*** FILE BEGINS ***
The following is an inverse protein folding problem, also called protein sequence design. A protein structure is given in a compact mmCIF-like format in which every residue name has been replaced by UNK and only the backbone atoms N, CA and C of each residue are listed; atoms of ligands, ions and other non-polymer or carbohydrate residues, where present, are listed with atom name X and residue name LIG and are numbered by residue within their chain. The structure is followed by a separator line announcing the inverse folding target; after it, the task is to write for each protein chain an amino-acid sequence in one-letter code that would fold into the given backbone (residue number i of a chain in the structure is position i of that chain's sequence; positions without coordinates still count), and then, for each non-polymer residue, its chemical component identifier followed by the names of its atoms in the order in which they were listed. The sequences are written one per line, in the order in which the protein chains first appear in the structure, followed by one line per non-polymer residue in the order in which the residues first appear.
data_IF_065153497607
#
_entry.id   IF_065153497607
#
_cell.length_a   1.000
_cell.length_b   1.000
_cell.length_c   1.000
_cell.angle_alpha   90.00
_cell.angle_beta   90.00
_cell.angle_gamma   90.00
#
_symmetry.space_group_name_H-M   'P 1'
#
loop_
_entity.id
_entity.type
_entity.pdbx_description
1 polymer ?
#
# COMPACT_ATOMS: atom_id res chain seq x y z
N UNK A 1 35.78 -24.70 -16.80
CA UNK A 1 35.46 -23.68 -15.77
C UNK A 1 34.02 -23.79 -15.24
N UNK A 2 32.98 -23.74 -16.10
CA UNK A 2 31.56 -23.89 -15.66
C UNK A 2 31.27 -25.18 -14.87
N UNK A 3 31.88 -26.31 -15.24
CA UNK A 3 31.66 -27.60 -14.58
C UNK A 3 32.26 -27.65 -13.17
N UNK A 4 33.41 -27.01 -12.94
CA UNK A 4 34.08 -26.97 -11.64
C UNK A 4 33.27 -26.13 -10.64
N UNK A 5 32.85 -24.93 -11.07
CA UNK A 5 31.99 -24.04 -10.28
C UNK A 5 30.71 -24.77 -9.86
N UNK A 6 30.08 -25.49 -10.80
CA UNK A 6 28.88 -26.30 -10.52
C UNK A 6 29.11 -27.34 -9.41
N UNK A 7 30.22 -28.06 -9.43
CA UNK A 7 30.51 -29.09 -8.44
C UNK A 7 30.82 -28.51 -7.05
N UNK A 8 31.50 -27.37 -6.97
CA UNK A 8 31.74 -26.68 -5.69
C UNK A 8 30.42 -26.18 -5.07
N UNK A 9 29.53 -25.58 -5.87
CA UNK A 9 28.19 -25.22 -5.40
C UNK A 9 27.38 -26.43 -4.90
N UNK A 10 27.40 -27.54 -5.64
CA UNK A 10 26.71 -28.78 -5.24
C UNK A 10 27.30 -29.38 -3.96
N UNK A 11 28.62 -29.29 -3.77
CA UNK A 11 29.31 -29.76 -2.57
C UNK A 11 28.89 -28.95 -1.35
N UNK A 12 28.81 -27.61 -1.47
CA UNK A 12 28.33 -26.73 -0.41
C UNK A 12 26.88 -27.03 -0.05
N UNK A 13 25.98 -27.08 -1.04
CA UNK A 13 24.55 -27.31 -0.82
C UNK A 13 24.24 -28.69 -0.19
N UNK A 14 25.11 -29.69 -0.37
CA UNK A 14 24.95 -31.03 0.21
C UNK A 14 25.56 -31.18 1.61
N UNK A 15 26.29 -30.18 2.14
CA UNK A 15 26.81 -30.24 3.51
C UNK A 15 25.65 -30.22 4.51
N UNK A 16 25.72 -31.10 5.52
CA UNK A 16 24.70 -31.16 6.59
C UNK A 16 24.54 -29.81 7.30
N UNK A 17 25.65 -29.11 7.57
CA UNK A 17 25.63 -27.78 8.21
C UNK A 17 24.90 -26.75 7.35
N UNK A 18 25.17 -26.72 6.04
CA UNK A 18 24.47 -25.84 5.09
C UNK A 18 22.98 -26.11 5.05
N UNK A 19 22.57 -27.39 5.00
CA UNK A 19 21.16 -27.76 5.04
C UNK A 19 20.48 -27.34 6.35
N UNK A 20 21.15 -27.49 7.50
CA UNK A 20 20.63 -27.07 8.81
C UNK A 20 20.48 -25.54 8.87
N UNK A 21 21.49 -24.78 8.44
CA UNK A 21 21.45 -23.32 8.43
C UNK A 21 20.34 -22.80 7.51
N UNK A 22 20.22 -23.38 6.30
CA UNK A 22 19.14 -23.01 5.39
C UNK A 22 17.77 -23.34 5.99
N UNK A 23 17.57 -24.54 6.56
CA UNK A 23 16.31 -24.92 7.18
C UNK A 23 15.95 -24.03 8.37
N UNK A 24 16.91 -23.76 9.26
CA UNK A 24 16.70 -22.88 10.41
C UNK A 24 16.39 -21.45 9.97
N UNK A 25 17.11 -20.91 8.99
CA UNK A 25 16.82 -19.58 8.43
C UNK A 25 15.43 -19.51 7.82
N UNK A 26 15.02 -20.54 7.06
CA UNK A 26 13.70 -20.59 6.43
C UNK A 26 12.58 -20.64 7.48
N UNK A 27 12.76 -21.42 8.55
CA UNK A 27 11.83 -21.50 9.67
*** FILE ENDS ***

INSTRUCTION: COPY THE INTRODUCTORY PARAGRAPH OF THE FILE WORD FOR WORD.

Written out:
The following is an inverse protein folding problem, also called protein sequence design. A protein structure is given in a compact mmCIF-like format in which every residue name has been replaced by UNK and only the backbone atoms N, CA and C of each residue are listed; atoms of ligands, ions and other non-polymer or carbohydrate residues, where present, are listed with atom name X and residue name LIG and are numbered by residue within their chain. The structure is followed by a separator line announcing the inverse folding target; after it, the task is to write for each protein chain an amino-acid sequence in one-letter code that would fold into the given backbone (residue number i of a chain in the structure is position i of that chain's sequence; positions without coordinates still count), and then, for each non-polymer residue, its chemical component identifier followed by the names of its atoms in the order in which they were listed. The sequences are written one per line, in the order in which the protein chains first appear in the structure, followed by one line per non-polymer residue in the order in which the residues first appear.